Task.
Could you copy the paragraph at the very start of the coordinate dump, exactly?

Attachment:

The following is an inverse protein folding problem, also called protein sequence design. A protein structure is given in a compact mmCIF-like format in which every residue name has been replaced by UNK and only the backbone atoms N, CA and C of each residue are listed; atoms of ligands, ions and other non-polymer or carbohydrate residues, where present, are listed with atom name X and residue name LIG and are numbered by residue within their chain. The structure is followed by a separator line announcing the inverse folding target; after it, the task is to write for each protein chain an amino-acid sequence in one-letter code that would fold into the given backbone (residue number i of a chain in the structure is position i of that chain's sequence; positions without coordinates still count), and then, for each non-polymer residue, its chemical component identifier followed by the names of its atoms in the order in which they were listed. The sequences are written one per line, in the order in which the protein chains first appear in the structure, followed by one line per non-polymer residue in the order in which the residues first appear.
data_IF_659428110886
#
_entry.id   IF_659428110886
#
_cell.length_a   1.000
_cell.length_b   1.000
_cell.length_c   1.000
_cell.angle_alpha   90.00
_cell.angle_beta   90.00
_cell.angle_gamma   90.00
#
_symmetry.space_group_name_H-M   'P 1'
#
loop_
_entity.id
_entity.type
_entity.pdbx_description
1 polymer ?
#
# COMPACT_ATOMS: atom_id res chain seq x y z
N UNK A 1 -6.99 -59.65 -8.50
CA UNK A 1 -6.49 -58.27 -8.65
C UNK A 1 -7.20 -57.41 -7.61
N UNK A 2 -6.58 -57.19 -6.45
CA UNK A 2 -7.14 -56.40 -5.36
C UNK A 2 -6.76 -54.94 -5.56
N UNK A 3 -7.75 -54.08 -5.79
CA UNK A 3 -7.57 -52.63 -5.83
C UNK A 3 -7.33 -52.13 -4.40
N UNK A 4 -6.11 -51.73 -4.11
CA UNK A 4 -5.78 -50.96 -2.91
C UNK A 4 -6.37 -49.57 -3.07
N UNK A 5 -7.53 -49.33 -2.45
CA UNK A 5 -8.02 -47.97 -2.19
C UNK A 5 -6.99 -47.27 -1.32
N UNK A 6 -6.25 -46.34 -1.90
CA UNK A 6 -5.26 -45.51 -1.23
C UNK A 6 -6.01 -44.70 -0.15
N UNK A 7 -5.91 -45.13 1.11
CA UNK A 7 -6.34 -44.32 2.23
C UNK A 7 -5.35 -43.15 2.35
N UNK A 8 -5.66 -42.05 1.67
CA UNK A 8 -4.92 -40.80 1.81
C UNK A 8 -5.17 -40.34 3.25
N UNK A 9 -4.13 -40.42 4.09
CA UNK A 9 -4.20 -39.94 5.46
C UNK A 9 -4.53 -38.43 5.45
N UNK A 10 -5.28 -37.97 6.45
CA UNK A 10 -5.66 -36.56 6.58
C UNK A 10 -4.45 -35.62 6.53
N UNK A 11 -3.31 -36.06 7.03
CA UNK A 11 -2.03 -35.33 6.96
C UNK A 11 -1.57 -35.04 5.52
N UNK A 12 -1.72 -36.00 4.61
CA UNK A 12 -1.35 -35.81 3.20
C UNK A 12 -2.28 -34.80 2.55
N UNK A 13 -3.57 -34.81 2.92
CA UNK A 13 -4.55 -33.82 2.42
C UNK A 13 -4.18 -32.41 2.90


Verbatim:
The following is an inverse protein folding problem, also called protein sequence design. A protein structure is given in a compact mmCIF-like format in which every residue name has been replaced by UNK and only the backbone atoms N, CA and C of each residue are listed; atoms of ligands, ions and other non-polymer or carbohydrate residues, where present, are listed with atom name X and residue name LIG and are numbered by residue within their chain. The structure is followed by a separator line announcing the inverse folding target; after it, the task is to write for each protein chain an amino-acid sequence in one-letter code that would fold into the given backbone (residue number i of a chain in the structure is position i of that chain's sequence; positions without coordinates still count), and then, for each non-polymer residue, its chemical component identifier followed by the names of its atoms in the order in which they were listed. The sequences are written one per line, in the order in which the protein chains first appear in the structure, followed by one line per non-polymer residue in the order in which the residues first appear.